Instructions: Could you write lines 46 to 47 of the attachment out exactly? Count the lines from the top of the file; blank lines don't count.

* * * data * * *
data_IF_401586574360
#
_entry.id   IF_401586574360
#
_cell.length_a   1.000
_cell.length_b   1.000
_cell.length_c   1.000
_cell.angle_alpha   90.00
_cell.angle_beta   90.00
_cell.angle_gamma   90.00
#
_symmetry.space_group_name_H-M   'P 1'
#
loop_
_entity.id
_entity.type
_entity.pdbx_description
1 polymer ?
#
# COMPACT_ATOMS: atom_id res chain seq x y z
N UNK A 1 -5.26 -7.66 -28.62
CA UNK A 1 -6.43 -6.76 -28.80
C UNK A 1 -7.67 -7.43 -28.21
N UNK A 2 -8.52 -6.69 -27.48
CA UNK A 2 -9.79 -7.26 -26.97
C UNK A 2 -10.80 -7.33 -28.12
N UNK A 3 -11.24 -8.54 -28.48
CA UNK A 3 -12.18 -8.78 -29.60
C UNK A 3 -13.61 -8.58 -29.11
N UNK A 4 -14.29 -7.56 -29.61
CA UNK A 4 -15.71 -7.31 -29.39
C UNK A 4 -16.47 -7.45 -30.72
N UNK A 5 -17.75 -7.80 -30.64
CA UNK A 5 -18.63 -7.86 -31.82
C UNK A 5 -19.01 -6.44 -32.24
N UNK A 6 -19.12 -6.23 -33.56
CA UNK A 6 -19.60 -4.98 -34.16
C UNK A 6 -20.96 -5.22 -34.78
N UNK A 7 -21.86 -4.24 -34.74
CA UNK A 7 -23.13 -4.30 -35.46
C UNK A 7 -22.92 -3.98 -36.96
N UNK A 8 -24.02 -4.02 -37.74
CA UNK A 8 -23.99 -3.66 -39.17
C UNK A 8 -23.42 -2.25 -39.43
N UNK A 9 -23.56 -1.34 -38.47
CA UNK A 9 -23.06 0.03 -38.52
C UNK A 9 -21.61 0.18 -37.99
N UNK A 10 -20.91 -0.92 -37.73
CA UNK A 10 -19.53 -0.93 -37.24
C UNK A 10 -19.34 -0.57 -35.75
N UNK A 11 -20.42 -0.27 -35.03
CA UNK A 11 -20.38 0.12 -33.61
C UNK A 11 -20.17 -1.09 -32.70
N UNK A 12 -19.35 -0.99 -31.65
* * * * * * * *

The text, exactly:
CA UNK A 9 -23.06 0.03 -38.52
C UNK A 9 -21.61 0.18 -37.99